Apollonius of Tyana, who had been rejected in AD 51 on the ground, not that he was a
foreigner, but that he was suspected of magic, was admitted to initiation in AD 55. But it
is also true that (as is pointed out in Dr. Hastings' Dictionary of the Bible, v.,
p. 126) "the Mysteries celebrated at different religious centres competed with one
another in attractiveness," and they all borrowed from one another and "adapted
to their own purposes elements which seemed to be attractive in others." Hence it may
be that Ignatius had witnessed that same scene, or a similar one, in other Mysteries.
That the highest and most truly Divine nature is silent must have been the lesson of
the Eleusinian Mysteries, just as surely as they taught--not by any formal dogmatic
teaching (for the words uttered in the representation of the Divine drama before the
initiated were concerned only with the dramatic action), but through the impression
produced on those who comprehended the meaning of the drama, and (as the ancients say) it
required a philosophic spirit and a reverent religious frame of mind to comprehend--that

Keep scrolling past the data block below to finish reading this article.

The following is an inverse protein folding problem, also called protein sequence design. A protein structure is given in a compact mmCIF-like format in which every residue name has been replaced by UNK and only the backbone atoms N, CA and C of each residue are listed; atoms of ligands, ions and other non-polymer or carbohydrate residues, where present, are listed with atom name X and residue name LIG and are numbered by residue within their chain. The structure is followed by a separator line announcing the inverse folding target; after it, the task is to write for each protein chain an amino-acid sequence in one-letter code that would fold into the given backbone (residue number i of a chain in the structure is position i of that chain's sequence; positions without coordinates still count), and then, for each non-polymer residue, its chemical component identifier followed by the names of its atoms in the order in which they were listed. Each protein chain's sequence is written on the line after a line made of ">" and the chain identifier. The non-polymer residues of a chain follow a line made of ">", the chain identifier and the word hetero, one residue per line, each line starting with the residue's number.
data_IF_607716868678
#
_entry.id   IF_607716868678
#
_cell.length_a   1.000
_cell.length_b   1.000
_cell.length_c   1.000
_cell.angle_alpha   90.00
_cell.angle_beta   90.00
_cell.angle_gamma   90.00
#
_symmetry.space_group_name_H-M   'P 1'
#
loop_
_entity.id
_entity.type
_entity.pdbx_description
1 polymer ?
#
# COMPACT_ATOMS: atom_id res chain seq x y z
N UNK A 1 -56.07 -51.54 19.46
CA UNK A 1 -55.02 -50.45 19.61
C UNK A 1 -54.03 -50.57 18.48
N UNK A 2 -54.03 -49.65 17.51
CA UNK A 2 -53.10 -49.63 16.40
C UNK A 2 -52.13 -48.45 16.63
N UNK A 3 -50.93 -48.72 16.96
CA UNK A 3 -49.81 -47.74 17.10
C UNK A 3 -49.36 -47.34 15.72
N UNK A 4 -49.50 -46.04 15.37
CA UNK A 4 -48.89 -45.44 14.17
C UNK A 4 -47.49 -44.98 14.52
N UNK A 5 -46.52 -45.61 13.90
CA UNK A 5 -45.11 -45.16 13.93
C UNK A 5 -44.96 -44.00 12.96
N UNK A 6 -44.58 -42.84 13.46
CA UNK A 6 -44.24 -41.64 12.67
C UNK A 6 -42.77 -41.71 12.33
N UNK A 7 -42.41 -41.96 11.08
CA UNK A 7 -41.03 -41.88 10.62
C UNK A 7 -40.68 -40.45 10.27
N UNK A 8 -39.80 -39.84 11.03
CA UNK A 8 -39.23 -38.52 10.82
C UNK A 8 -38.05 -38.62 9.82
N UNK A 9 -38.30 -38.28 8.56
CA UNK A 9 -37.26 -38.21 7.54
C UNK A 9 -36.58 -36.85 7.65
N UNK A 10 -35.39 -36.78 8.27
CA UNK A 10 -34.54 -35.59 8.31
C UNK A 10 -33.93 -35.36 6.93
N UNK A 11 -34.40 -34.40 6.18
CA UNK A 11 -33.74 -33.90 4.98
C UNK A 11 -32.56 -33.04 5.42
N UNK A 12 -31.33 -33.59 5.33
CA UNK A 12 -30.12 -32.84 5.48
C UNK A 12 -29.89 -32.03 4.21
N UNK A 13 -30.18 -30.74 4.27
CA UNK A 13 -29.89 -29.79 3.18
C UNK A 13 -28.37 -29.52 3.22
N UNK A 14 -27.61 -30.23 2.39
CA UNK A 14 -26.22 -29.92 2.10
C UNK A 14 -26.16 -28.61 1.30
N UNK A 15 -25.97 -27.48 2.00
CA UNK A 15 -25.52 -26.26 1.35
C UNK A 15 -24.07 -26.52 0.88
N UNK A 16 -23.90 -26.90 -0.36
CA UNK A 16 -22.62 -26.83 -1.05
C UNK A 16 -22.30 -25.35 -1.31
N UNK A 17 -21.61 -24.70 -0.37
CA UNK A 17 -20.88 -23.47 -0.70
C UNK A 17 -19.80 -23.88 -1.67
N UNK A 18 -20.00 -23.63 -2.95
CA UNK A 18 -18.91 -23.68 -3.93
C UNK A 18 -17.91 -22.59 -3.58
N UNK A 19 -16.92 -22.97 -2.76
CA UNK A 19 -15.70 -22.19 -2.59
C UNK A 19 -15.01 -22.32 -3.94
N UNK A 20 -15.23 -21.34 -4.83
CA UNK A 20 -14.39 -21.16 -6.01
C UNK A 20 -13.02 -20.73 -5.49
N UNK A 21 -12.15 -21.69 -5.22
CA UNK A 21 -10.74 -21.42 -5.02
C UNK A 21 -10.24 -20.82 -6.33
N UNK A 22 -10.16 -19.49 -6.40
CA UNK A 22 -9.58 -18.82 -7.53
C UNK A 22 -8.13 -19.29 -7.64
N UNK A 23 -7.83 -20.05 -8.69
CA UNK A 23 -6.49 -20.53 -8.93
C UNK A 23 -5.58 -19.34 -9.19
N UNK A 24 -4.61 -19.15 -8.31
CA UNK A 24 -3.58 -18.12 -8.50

the life of man is immortal. Both those lessons were to Ignatius stages in the development
of his religious consciousness; and the way in which, and the surroundings amid which, he
had learned them affected his conception and declaration of the principles, the Mysteries
of Christianity. Marcellus of Ancyra, about the middle of the fourth century, was
influenced probably in the same way, when he declared that God was along with quietness
and that, as early heretics had taught, in the beginning there was God and Silence.
The importance of Silence in the mystic ritual is fully appreciated by Dr. Dieterich in
his valuable and fascinating book, Eine Mithrasliturgie (Leipzig, 1903) p. 42.
Among the preparatory instructions given to the Mystes was this: "Lay thy